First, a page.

Wieseler closes the review with praise:

Most portrayals of illness and impairment in the media take the form of tragic or heroic narratives rather than capturing everyday experiences of illness and impairment (Clare 1999; Wendell 2008; Kafer 2013). Carel accomplishes quite the feat in sharing both the difficulties and losses associated with chronic illness as well as the positive aspects, which are usually overshadowed in our thinking about illness. She neither evokes pity nor suggests that she has triumphed over her condition. Her narrative is one of living with a significant chronic illness rather than a tragic or heroic narrative. 

This book, and Wieseler’s review of it, may be of interest to IJFAB Blog readers.

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To reproduce or not to reproduce, and if so how much, that is the question
Alison Reiheld

Over at Foreign Policy recently, philosophers Travis Rieder and Rebecca Kukla engaged in a thoughtful, pleasant, and yet provocative dialogue about reproductive considerations in light of climate change (Rieder, Colin Hickey, and Jake Earl recently published an article about the ethics of having children given climate change in Social Theory and Practice).

This 2011 editorial cartoon by Jeff Parker has two panels. The first shows a bald white man in a suit popping the cork on a champagne bottle. He says “World population hits 7 billion!! Let’s celebrate!” The next panel shows the same man holding the open bottle. We can now see that its label says “Earth’s Resources.” Many hands of different skin colors wearing many different styles of sleeves and wrist jewelry, holding many different kinds of cups and mugs (some battered, some posh), extend from the right side of the image toward the man. He says “Um… there may not be enough for everyone…”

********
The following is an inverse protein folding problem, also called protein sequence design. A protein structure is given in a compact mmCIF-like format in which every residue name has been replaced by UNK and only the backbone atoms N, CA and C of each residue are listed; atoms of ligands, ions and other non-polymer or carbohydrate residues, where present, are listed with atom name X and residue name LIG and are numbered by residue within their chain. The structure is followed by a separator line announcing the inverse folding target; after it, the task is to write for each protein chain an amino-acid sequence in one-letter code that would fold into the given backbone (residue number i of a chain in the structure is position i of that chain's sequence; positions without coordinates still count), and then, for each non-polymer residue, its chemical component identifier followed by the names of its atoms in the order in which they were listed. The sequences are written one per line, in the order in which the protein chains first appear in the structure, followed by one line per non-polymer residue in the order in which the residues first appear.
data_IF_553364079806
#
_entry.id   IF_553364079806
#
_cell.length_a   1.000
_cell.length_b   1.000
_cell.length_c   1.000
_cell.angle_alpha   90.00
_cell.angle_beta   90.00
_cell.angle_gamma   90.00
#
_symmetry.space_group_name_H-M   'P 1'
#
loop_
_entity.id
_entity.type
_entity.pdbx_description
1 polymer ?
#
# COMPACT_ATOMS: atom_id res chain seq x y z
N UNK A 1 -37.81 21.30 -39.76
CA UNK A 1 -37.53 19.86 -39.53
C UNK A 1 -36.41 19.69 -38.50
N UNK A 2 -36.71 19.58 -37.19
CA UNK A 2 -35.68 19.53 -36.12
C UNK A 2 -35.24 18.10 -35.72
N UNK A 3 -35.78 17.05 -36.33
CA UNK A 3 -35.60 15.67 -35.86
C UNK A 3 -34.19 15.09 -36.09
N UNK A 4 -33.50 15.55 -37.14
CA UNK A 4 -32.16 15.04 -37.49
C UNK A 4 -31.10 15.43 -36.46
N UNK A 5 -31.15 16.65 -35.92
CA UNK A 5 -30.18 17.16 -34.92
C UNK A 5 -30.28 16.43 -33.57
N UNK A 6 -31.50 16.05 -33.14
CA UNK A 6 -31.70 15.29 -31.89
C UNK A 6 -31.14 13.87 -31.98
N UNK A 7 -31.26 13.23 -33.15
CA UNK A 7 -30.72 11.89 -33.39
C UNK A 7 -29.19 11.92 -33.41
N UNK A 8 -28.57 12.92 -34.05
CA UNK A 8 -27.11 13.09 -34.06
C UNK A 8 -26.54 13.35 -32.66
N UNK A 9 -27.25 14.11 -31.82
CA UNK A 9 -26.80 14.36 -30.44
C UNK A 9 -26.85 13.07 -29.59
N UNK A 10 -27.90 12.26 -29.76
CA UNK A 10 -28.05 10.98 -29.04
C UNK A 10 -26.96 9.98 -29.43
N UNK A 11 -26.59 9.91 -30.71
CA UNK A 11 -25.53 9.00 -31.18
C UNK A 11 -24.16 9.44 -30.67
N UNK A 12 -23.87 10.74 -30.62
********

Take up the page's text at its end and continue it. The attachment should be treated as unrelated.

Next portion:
Kukla directs us to remember how reproductive control decisions and consequences fall almost exclusively on women’s agency and bodies, and that women’s reproductive decisions all too often are tasked with solving social problems.  Rieder included this lucid short description of his own family’s decision-making:

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Online Symposium on Melinda Hall’s book on disability and biopolitics
Editor

The blog Discrimination and Disadvantage is in the midst of an on-line symposium on Melinda Hall’s new book The Bioethics of Enhancement: Transhumanism, Disability, and Biopolitics.

Commentaries by Shelley Tremain as well as Jane Dryden and Ladelle McWhorter are already up, with one more forthcoming from Catherine Clune-Taylor. At the end of this week, Hall, herself, will respond to the commentary. If you love a good Author Meets Critics session at a conference, or enjoy a good book review as much as the book itself, this is just the thing for you. It’s also a good first step into disability ethics and Foucauldian power analyses of biopolitics.

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“Intersex Patients ‘Routinely Lied To By Doctors'”, per recent BBC Radio 4 article
Editor

Surprising absolutely no one who follows the history of intersex treatment in the United States, BBC Radio 4 has a recent story about the history of intersex treatment in the UK with the provocative headline “Intersex Patients ‘Routinely Lied To By Doctors’.” The article is in the past tense, taking a historical view:

Ieuan Hughes, emeritus professor of paediatrics at the University of Cambridge and an expert in hormone disorders, says cover-ups used to be routine in cases such as this.

“In those days the consensus in the medical profession was that the truth would not be disclosed to the patient… and the general advice was for parents not to disclose the true diagnoses to the children.

The article does also address modern practice guidelines, which is increasingly in line with what